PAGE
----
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A Day in the Life of Hospital Operators

Shaleena Hale (left) and Reva Golden,

(L-R) Shaleena Hale and Reva Golden each answer about 100 calls per hour.

In the 3 years that Reva Golden has worked as a telephone operator at Akron Children’s Hospital, she’s never had to perform a code yellow (external disaster) overhead page that wasn’t a drill – until today.

“We have a lot of code blues (medical emergencies), but code yellows are rare,” said Golden. “When a code is called, it’s important for us to remain calm, but also be on our toes, because you never know what’s coming next.”

Reva Golden

Reva Golden

While Golden and her co-workers wondered aloud about what had happened to necessitate the code, their supervisor soon arrived with details of a chlorine gas exposure at a local school for children with special needs. A quick discussion followed about the number of victims in route and who was available to stay past their shift if needed.

“This job is never boring or monotonous and that’s one of the things I like about it,” said Golden. “We are the heartbeat of the hospital.”

With an average monthly volume of 48,000 calls – about 100 calls an hour per operator – there isn’t much downtime to get bored.

As a part-time employee, Golden works anywhere from 16-32 hours per week, based on the department’s needs..

The telecommunications office houses 4 operators and 23 phones in a small space on the hospital’s first floor.

This isn’t the place to be if you’re seeking quiet time. Phones ring in a loop, going to whichever operator is available.

The operators answer calls coming to both the Akron and Mahoning Valley campuses. Their caller ID indicates where each call is coming from.

Sitting directly behind Golden is Shaleena Hale, who began her career at Akron Children’s in food service 12 years ago.

“When the job opened up in telecommunications, I decided to apply for it because I was ready for something different – something that was more of a challenge,” she said.

Shaleena Hale

Shaleena Hale

Now a 10-year veteran of the telecommunications department, Hale got her wish. In addition to her daily tasks of routing callers and paging staff, Hale adopted a few side projects of her own.

“I learned how to program the 2,500 hospital pagers and put them in the computer so they are set up to receive text pages and emails,” Hale said. “I also like to keep the physicians’ contact information up-to-date and make sure we know their preferred method of contact – especially at night when they are on call.”

The telecommunications operators are the answering service for all hospital-employed physicians, including our 22 pediatrician practices, called Akron Children’s Hospital Pediatrics.

Hale recently came off 6 years of working night shift so she could spend more time with her husband.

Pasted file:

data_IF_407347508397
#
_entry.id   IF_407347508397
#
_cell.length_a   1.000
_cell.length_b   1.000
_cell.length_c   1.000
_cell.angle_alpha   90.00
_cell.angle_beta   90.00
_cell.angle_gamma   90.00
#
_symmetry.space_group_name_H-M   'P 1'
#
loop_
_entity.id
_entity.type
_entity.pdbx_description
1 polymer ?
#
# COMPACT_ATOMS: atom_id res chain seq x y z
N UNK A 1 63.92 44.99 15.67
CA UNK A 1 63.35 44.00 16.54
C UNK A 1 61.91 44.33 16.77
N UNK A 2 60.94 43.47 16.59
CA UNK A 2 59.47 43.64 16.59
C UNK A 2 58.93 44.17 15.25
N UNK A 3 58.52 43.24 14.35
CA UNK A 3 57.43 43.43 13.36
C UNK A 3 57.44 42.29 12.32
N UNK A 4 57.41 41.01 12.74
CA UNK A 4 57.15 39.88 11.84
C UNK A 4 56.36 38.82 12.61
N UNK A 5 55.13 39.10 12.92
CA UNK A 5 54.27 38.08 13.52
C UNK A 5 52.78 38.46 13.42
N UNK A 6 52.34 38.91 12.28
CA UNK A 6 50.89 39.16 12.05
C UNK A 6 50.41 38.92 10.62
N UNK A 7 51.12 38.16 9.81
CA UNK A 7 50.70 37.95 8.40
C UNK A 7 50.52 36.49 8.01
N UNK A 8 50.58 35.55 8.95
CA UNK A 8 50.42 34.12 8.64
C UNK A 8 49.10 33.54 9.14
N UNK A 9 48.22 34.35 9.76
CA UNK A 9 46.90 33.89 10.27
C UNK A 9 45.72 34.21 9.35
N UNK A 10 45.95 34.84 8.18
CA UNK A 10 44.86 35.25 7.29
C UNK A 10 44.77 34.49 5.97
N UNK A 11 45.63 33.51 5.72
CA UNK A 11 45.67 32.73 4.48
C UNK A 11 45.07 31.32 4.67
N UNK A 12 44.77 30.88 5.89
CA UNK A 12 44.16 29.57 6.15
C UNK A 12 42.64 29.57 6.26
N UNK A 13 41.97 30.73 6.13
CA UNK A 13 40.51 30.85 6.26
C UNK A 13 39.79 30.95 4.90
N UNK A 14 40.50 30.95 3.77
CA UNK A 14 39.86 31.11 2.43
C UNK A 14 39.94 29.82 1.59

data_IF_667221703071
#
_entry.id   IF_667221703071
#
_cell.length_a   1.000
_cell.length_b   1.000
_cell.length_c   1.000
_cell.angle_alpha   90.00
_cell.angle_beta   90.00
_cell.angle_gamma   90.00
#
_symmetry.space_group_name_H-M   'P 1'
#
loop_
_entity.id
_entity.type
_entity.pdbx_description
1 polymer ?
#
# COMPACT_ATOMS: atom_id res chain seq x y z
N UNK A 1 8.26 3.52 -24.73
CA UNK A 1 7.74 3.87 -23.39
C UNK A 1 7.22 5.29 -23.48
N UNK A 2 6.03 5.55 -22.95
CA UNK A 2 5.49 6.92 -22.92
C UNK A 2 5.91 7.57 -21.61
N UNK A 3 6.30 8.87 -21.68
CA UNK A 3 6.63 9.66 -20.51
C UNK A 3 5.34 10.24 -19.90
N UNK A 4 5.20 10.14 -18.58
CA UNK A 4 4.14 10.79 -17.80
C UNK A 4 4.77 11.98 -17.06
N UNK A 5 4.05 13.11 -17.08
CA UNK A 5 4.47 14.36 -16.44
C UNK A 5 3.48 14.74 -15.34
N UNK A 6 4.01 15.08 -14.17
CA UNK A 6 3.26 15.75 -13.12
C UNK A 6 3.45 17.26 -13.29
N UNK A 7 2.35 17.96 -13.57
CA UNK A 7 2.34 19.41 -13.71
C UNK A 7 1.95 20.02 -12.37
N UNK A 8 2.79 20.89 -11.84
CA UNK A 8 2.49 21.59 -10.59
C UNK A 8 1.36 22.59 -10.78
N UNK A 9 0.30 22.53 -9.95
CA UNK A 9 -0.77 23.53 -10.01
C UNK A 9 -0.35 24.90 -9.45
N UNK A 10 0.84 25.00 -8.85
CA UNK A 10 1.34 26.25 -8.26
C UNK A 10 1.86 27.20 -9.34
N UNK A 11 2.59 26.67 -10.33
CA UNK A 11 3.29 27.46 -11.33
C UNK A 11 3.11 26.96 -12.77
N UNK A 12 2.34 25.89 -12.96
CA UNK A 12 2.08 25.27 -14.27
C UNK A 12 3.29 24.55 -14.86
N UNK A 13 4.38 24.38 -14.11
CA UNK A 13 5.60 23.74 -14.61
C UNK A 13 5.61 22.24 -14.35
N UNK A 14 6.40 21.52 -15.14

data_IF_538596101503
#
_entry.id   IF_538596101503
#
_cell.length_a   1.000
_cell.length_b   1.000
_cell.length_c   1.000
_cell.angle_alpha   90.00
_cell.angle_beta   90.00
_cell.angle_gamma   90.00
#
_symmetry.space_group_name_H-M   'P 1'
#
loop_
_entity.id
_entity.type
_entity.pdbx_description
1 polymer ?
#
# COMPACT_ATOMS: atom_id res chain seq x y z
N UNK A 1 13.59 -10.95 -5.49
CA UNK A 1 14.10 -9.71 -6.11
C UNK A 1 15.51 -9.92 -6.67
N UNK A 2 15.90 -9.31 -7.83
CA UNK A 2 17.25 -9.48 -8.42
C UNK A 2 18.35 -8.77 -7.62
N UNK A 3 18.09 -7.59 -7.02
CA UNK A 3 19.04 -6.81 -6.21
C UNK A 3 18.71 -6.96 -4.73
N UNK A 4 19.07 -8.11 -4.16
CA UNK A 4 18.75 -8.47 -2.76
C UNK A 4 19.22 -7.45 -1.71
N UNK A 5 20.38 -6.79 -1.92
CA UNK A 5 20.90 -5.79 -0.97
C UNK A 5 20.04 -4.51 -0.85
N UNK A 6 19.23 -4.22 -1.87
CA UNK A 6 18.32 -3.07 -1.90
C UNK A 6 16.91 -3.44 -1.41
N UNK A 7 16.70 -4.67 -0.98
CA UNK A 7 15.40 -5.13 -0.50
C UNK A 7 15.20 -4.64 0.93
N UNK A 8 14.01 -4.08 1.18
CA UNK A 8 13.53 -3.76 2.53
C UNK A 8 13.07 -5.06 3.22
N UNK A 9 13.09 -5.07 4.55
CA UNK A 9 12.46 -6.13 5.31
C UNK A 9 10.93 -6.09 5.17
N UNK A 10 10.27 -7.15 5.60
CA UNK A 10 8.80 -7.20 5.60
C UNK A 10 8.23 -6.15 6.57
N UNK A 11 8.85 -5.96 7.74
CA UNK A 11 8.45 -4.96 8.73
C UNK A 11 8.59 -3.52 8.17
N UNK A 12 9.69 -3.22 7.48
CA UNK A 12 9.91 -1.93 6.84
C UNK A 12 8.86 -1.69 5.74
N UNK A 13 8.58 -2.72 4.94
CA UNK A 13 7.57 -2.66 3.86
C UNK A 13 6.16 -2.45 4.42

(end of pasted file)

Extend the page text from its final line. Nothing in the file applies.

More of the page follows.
“It’s a 180-degree change from working nights and days,” said Hale. “During the day everyone is awake and offices are open. At night I was always apologizing for waking someone up.”

Hale and Golden have ready access to manual directories and computer software that list the phone numbers and extensions for all hospital employees, residents, departments and physician offices.

An up-to-date patient list is printed out 3 times a day, giving the operators a manual reference if their computers go down. Patients who don’t want information given out aren’t listed in the database.
IMG_8550-3356982708-O“I’ve memorized between 600-700 phone numbers over the years just by sheer repetition and use,” said Hale.

Golden likens her job to doing detective work. A recent caller was looking for a doctor who performed surgery on her 16 years ago. In this case, Golden asked about the kind of surgery and if she remembered her doctor’s last name, which allowed her to connect the caller to the right department.

Golden and Hale – as well as the rest of the operators – take customer service to heart.

“Customer service is a big part of our job,” said Hale. “We are expected to remain calm in a crisis and be knowledgeable, courteous and empathetic. Our purpose is to get callers connected to the person, office or department they’re trying to reach.”

Telephone operators receive 2 weeks of training on department procedures, including how to handle emergency calls and codes. Each operator trains on all shifts and works with another experienced operator for the first month on the job.

“We are an important part of the patient care team,” said Hale. “We don’t dispense medical advice or care, but we take care of callers by getting them to the people who can.”

If you’re interested in a career at Akron Children’s Hospital, check out our current job opportunities.

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